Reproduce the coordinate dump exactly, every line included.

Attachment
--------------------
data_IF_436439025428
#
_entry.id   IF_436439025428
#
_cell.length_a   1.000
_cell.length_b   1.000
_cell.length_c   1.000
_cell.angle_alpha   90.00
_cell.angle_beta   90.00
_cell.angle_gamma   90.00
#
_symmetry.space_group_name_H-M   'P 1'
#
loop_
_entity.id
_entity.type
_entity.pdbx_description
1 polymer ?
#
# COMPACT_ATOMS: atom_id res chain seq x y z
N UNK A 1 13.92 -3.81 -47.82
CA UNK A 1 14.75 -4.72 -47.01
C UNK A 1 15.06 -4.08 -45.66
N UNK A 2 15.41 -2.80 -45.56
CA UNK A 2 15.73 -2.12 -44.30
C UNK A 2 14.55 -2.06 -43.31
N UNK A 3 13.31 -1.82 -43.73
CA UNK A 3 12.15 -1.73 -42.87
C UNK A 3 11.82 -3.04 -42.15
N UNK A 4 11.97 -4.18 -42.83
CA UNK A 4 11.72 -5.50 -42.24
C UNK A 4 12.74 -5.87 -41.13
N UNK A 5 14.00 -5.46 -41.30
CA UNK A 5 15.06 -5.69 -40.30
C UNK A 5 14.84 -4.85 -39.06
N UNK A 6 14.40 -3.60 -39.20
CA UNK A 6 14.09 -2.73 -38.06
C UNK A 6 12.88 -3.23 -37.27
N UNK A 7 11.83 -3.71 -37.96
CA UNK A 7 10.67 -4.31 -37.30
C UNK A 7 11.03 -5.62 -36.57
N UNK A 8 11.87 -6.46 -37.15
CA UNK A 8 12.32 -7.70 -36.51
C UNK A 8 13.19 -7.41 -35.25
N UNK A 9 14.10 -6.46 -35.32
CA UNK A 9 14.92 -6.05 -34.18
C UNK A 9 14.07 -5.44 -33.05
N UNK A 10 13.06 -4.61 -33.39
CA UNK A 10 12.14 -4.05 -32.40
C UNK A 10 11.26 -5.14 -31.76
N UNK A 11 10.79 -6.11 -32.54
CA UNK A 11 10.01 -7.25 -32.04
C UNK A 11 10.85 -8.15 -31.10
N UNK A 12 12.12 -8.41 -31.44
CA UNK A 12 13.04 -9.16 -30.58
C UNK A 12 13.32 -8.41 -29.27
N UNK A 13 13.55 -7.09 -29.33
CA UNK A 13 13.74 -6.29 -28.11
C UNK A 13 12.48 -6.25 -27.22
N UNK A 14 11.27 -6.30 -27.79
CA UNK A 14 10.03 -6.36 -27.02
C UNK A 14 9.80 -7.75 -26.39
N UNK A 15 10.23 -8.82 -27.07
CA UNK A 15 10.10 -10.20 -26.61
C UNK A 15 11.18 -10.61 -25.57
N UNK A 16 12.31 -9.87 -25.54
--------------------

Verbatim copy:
data_IF_436439025428
#
_entry.id   IF_436439025428
#
_cell.length_a   1.000
_cell.length_b   1.000
_cell.length_c   1.000
_cell.angle_alpha   90.00
_cell.angle_beta   90.00
_cell.angle_gamma   90.00
#
_symmetry.space_group_name_H-M   'P 1'
#
loop_
_entity.id
_entity.type
_entity.pdbx_description
1 polymer ?
#
# COMPACT_ATOMS: atom_id res chain seq x y z
N UNK A 1 13.92 -3.81 -47.82
CA UNK A 1 14.75 -4.72 -47.01
C UNK A 1 15.06 -4.08 -45.66
N UNK A 2 15.41 -2.80 -45.56
CA UNK A 2 15.73 -2.12 -44.30
C UNK A 2 14.55 -2.06 -43.31
N UNK A 3 13.31 -1.82 -43.73
CA UNK A 3 12.15 -1.73 -42.87
C UNK A 3 11.82 -3.04 -42.15
N UNK A 4 11.97 -4.18 -42.83
CA UNK A 4 11.72 -5.50 -42.24
C UNK A 4 12.74 -5.87 -41.13
N UNK A 5 14.00 -5.46 -41.30
CA UNK A 5 15.06 -5.69 -40.30
C UNK A 5 14.84 -4.85 -39.06
N UNK A 6 14.40 -3.60 -39.20
CA UNK A 6 14.09 -2.73 -38.06
C UNK A 6 12.88 -3.23 -37.27
N UNK A 7 11.83 -3.71 -37.96
CA UNK A 7 10.67 -4.31 -37.30
C UNK A 7 11.03 -5.62 -36.57
N UNK A 8 11.87 -6.46 -37.15
CA UNK A 8 12.32 -7.70 -36.51
C UNK A 8 13.19 -7.41 -35.25
N UNK A 9 14.10 -6.46 -35.32
CA UNK A 9 14.92 -6.05 -34.18
C UNK A 9 14.07 -5.44 -33.05
N UNK A 10 13.06 -4.61 -33.39
CA UNK A 10 12.14 -4.05 -32.40
C UNK A 10 11.26 -5.14 -31.76
N UNK A 11 10.79 -6.11 -32.54
CA UNK A 11 10.01 -7.25 -32.04
C UNK A 11 10.85 -8.15 -31.10
N UNK A 12 12.12 -8.41 -31.44
CA UNK A 12 13.04 -9.16 -30.58
C UNK A 12 13.32 -8.41 -29.27
N UNK A 13 13.55 -7.09 -29.33
CA UNK A 13 13.74 -6.29 -28.11
C UNK A 13 12.48 -6.25 -27.22
N UNK A 14 11.27 -6.30 -27.79
CA UNK A 14 10.03 -6.36 -27.02
C UNK A 14 9.80 -7.75 -26.39
N UNK A 15 10.23 -8.82 -27.07
CA UNK A 15 10.10 -10.20 -26.61
C UNK A 15 11.18 -10.61 -25.57
N UNK A 16 12.31 -9.87 -25.54